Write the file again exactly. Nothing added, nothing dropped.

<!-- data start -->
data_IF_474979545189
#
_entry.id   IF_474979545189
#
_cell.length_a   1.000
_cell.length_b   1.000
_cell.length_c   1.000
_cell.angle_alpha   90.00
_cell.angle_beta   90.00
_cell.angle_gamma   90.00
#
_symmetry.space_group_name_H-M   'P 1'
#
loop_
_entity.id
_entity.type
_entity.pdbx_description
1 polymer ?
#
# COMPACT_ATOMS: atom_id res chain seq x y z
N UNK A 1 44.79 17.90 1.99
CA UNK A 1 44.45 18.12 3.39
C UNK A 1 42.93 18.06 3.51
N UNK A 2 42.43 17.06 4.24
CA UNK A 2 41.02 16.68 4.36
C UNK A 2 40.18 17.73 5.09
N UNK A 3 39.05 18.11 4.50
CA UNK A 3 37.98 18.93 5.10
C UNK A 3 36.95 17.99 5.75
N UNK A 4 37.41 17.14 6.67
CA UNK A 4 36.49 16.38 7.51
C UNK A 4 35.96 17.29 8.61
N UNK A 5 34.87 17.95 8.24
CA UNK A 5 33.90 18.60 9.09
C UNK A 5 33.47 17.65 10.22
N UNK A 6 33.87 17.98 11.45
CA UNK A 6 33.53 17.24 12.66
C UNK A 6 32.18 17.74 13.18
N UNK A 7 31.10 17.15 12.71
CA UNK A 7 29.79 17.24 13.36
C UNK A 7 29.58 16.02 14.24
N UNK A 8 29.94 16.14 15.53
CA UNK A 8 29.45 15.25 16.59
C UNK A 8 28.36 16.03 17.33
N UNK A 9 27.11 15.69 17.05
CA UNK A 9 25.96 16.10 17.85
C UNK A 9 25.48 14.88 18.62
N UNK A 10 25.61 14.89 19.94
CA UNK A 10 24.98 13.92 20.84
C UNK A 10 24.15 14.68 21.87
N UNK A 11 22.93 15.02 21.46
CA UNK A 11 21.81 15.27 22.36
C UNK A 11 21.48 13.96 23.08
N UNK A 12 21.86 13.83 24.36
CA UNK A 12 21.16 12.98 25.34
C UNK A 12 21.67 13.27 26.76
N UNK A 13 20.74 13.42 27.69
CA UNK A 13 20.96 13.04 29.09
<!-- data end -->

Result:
data_IF_474979545189
#
_entry.id   IF_474979545189
#
_cell.length_a   1.000
_cell.length_b   1.000
_cell.length_c   1.000
_cell.angle_alpha   90.00
_cell.angle_beta   90.00
_cell.angle_gamma   90.00
#
_symmetry.space_group_name_H-M   'P 1'
#
loop_
_entity.id
_entity.type
_entity.pdbx_description
1 polymer ?
#
# COMPACT_ATOMS: atom_id res chain seq x y z
N UNK A 1 44.79 17.90 1.99
CA UNK A 1 44.45 18.12 3.39
C UNK A 1 42.93 18.06 3.51
N UNK A 2 42.43 17.06 4.24
CA UNK A 2 41.02 16.68 4.36
C UNK A 2 40.18 17.73 5.09
N UNK A 3 39.05 18.11 4.50
CA UNK A 3 37.98 18.93 5.10
C UNK A 3 36.95 17.99 5.75
N UNK A 4 37.41 17.14 6.67
CA UNK A 4 36.49 16.38 7.51
C UNK A 4 35.96 17.29 8.61
N UNK A 5 34.87 17.95 8.24
CA UNK A 5 33.90 18.60 9.09
C UNK A 5 33.47 17.65 10.22
N UNK A 6 33.87 17.98 11.45
CA UNK A 6 33.53 17.24 12.66
C UNK A 6 32.18 17.74 13.18
N UNK A 7 31.10 17.15 12.71
CA UNK A 7 29.79 17.24 13.36
C UNK A 7 29.58 16.02 14.24
N UNK A 8 29.94 16.14 15.53
CA UNK A 8 29.45 15.25 16.59
C UNK A 8 28.36 16.03 17.33
N UNK A 9 27.11 15.69 17.05
CA UNK A 9 25.96 16.10 17.85
C UNK A 9 25.48 14.88 18.62
N UNK A 10 25.61 14.89 19.94
CA UNK A 10 24.98 13.92 20.84
C UNK A 10 24.15 14.68 21.87
N UNK A 11 22.93 15.02 21.46
CA UNK A 11 21.81 15.27 22.36
C UNK A 11 21.48 13.96 23.08
N UNK A 12 21.86 13.83 24.36
CA UNK A 12 21.16 12.98 25.34
C UNK A 12 21.67 13.27 26.76
N UNK A 13 20.74 13.42 27.69
CA UNK A 13 20.96 13.04 29.09